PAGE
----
Yzerman talks Getzlaf, Russian parades, compares Crosby to MJ

VANCOUVER, British Columbia – Hockey Canada executive director Steve Yzerman held court at a news conference Saturday, ahead of the players' arrival for the Winter Games.

He said it would be a mistake for the NHL to pull out of the Olympics after this tournament, and offered some candid (and perhaps controversial) thoughts on Ryan Getzlaf's injury status, the Canada-Russia rivalry and Sidney Crosby's maturation as an NHL player – to the point where he reminds Yzerman of Michael Jordan.

The highlights:

• Yzerman on Getzlaf's injury, which could keep him out of the Olympics: He skated lightly Saturday morning ahead of the Anaheim Ducks' game at the Calgary Flames, but Yzerman said he was out for that game. Getzlaf was to skate again Sunday.

Yzerman said there would be no decision on Getzlaf's status Saturday, but that his situation would be re-evaluated after he skated Sunday. Later, he said that Getzlaf's ankle injury was a tricky one with a high percentage of recurrence.

The vibe is that they would obviously prefer Getzlaf on this team – thinking specifically about the dynamic chemistry he has with Corey Perry – but that the clock might run out here, necessitating the addition of Philadelphia Flyer Jeff Carter to the roster.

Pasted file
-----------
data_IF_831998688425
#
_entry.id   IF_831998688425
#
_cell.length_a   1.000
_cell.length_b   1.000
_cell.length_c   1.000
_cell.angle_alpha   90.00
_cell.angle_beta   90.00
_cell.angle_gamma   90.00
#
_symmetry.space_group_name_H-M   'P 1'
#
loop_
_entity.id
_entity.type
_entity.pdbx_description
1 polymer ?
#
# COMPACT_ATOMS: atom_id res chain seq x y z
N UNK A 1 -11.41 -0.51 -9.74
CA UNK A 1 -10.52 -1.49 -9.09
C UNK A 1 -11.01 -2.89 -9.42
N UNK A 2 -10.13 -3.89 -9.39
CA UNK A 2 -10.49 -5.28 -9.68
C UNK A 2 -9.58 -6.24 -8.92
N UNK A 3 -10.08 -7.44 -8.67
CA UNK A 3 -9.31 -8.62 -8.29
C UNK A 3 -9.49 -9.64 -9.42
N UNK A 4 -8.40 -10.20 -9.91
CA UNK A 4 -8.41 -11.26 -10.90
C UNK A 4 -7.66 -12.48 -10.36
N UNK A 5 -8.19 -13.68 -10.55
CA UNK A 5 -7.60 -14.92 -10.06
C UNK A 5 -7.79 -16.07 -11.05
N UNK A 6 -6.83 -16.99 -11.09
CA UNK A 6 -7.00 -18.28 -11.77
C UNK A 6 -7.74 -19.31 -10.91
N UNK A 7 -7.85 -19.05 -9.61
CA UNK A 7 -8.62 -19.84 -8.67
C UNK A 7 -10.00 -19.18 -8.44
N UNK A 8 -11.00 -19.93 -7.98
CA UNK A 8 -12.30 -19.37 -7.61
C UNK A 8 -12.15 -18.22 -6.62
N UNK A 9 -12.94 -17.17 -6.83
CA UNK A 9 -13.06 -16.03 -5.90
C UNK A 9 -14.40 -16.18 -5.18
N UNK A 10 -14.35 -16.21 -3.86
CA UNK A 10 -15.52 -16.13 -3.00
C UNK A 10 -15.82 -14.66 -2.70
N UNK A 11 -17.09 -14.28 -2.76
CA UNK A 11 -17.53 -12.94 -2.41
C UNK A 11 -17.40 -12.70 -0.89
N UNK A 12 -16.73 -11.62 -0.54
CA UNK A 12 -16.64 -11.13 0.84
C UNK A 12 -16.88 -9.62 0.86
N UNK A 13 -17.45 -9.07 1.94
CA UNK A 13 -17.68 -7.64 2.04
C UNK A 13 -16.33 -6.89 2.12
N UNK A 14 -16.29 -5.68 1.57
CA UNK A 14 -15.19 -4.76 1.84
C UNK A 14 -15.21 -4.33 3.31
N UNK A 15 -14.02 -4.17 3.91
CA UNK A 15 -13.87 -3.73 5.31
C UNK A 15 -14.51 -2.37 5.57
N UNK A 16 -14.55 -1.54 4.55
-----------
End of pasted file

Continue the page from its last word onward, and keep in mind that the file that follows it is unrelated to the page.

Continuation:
Yzerman said there were no other injury concerns for Team Canada.

• Yzerman was asked about his familiarity with Sidney Crosby's game after the Pittsburgh Penguins met Yzerman's Detroit Red Wings in the last two Stanley Cup finals. His answer was quite complimentary:

"His game has evolved in every year. He's a complete player, much like Michael Jordan in basketball. Every year they tried to fine something wrong with his game, and he just kept getting better and better," said Yzerman.

"You could say he's our top player, and that's no overstating it."

• Finally, Slava Malamud of Sport-Express asked a provocative question about how Russia had supplanted Canada as the top team in international play over the last few world championships, and how it might be the last chance for Canada's NHL stars to win gold. How enormous is that pressure right now?

Yzerman, getting closer to the microphone, offered a terse response:

"Honestly, do you think they'll have a parade in Moscow if the Russians go in with the silver medal? They won't."

Yzerman continued: "The expectation in Russia is gold. The expectation in Sweden is gold. Whether they admit it or not, the USA is in this to win a gold medal. All of us are playing to win the tournament, and every team that doesn't will be disappointed. That's how it is for all our players that play in the NHL every year. If you don't win, it hasn't been successful.

"We just don't treat it [the way the question was stated]. You point out Russians have won the last two championships. They're bringing some of the top forwards in the world [here]. They're the No. 1 ranked team in the world. They're the favorite coming into this tournament."

Tense, theatrical moment right there, with journalist and team executive taking partisan stances on the most desired matchup in the tournament.